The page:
Scania, Trucks

Exaggerate the Capabilities of their Electric Vehicles

Exaggerate the Capabilities of their Electric Vehicles

From my experience truck manufacturers over-exaggerate the capabilities of their electric vehicles, reckons PowerTorque’s European Correspondent, Will Shiers.

That maximum range figure quoted in the sales literature looks great, but tends to shrink somewhat in real world conditions, where external factors such as weather, terrain, congestion and driving style are thrown into the equation.

Apparently, this doesn’t apply to Scania, at least not according to Magnus Mackaldener, who is responsible for electrification development at Scania R&D.

At the launch of its R40 and R45 battery-electric regional prime mover units, he said: “We believe that an average 40-tonne truck in real world conditions consumes 1.25kW per km, and we have done the maths. We don’t measure on a 25-degree day with the wind behind us.”

Image: Prime Creative Media

I hope he’s right, as I’m about to drive an electric Scania semi 616km from Trysil in Norway to Scania’s hometown of Södertälje in Sweden, and the temperature is -27 degrees!

My truck for the two-day journey is a 40R regional 4×2 prime mover. Located along its chassis are six 104kWh (624kWh total) nickel manganese cobalt (NMC) batteries. They power an electric machine, comprising three electric motors with a continuous output of 400kW (544hp), which is matched to a 6-speed Opticruise transmission.

According to Scania’s calculations, when running at 40 tonnes, this truck has a maximum range of 350km. While I will be running at a slightly lighter 34 tonnes, which in theory should extend the range slightly, the sub-zero temperatures I’ll encounter throughout the drive will clearly have a negative impact.

Image: Prime Creative Media

In extremely cold climates it’s important to precondition the batteries and heat the cab while it’s still connected to the grid. Getting them to their optimal temperature while the truck is still plugged-in preserves the range.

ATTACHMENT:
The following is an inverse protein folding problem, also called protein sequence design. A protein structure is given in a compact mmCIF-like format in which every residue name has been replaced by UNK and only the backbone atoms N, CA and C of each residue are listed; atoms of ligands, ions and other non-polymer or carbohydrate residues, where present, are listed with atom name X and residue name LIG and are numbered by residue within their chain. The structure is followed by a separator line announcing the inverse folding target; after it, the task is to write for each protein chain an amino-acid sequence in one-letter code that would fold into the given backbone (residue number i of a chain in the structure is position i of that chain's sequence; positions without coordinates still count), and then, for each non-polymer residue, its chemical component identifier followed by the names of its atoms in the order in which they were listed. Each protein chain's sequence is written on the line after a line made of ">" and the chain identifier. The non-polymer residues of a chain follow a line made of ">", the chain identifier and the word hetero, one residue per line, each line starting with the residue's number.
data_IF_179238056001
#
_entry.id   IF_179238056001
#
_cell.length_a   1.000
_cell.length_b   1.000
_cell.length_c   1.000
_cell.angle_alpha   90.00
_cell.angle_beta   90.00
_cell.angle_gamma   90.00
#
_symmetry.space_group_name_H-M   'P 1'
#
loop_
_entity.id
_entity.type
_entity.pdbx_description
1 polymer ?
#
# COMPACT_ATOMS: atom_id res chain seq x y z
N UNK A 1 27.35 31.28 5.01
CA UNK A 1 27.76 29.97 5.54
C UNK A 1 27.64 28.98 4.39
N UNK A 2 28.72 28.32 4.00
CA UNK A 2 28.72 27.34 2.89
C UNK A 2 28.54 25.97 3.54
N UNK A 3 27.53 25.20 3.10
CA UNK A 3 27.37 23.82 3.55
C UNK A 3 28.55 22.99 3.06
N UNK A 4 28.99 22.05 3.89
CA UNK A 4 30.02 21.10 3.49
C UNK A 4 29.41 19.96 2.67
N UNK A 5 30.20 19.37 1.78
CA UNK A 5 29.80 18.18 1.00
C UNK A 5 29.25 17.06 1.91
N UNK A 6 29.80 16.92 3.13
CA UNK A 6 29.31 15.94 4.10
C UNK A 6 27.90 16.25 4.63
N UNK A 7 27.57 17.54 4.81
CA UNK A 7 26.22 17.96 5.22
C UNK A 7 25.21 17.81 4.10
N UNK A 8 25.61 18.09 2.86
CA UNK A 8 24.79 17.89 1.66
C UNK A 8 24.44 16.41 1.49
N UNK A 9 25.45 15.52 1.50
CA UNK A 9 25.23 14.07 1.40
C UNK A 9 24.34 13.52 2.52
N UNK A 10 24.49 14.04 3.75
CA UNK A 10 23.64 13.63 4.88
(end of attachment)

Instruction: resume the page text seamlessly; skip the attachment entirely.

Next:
Likewise, maintaining the in-cab temperature takes far less energy than chasing the temperature. So, using the Scania Driver app, this is exactly what I do a few hours before setting off. And when I get to the truck, the cab is a toasty 21 degrees.

There’s a thick layer of snow on the ground when I leave Trysil, and I’m immediately surprised at how well the Scania grips.

A Chance to Drive an Electric Scania Semi
Image: Prime Creative Media

With maximum torque available from the outset, I had expected an instant loss of traction, but the Michelin X Multi Grip tyres prove otherwise. It also helps that there’s no interruption in torque between the infinitesimally quick gear changes.

The main roads are largely clear of snow, and I make quick progress as I travel southeast towards Sweden.

I have mixed feelings about electric trucks, and am far from convinced that they’re the silver bullet the industry is searching for, especially not for long distance work.

That said, I’m not denying that they’re an absolute joy to drive. With instant torque, effortless power, and lightning quick gear changes, what’s not to like?

The Scania is particularly good. I have driven battery-powered trucks before where you can hear a cacophony of squeaks and rattles from the cab, but that’s not the case in the 40R.

Image: Prime Creative Media

You can’t fault the interior build quality, and without a combustion engine under the cab, you are met with almost total silence at low speeds.

The terrain is hilly, and there’s plenty of opportunities for regenerative braking. As I engage the powerful five-stage machine brake, the instrument cluster informs me that I’m putting charge back into the battery, so extending the range.

Driving an electric truck requires a slightly different driving style to diesel, and training is advised. Scania says the range can vary by 20 per cent depending on the driver.


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